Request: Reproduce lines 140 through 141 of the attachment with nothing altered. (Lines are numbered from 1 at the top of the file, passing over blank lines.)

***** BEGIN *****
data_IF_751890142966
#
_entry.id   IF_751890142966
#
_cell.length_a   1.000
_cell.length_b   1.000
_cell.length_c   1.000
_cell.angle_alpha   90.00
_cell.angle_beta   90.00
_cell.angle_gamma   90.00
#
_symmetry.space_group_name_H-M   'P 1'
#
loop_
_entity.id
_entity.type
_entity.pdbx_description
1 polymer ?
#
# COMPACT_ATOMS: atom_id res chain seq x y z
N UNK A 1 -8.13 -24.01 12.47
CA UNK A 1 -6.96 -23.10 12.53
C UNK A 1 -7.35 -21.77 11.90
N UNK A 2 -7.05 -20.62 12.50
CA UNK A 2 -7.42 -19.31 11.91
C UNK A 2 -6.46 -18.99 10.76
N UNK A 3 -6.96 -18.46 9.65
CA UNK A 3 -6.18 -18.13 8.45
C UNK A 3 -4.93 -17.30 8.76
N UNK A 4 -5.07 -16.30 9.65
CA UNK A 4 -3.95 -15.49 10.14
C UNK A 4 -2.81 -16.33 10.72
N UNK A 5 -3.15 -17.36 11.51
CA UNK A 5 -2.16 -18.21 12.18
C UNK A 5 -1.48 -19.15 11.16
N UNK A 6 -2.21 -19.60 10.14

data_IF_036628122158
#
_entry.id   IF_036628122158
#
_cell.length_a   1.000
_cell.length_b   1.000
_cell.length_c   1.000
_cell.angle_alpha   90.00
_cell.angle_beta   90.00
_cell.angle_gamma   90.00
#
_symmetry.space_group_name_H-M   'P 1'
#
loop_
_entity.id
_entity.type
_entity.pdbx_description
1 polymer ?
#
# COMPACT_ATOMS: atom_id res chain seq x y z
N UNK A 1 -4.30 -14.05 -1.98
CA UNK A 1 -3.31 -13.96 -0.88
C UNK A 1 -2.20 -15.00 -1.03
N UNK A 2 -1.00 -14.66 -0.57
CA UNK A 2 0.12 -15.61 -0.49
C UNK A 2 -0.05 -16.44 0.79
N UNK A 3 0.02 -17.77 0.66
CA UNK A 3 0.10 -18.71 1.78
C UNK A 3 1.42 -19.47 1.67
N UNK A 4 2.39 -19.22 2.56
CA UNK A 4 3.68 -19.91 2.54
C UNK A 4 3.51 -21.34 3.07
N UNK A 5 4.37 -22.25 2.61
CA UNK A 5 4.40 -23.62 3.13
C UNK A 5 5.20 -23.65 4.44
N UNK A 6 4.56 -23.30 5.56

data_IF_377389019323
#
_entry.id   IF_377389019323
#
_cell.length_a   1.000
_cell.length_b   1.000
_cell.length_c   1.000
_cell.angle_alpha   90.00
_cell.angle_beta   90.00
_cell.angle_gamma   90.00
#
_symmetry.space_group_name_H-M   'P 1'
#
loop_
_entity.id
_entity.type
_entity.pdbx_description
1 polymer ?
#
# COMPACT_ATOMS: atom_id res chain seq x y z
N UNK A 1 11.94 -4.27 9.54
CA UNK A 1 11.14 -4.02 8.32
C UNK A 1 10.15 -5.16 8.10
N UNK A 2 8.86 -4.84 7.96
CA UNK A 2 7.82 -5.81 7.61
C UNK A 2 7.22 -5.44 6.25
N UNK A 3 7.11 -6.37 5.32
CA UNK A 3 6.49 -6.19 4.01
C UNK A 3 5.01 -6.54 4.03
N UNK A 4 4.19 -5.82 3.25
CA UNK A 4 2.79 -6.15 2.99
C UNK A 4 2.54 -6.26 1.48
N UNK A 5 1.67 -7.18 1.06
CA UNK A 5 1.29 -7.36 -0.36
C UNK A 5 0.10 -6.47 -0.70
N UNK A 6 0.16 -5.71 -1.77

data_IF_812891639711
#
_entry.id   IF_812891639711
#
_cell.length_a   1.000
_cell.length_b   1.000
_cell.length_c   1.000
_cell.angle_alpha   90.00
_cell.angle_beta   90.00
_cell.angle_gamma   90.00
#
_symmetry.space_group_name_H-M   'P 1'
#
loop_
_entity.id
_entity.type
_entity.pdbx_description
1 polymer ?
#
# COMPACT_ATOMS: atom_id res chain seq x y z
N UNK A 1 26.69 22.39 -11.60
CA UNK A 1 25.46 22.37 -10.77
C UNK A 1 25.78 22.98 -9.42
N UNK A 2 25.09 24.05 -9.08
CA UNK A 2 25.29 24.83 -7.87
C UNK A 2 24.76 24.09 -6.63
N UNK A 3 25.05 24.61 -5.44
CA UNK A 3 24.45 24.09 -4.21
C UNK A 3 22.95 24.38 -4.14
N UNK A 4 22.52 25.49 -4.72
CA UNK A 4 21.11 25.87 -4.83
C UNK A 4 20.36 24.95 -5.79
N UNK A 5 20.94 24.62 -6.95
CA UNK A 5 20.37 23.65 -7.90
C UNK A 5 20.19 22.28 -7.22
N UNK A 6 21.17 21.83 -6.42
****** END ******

C UNK A 4 20.36 24.95 -5.79
N UNK A 5 20.94 24.62 -6.95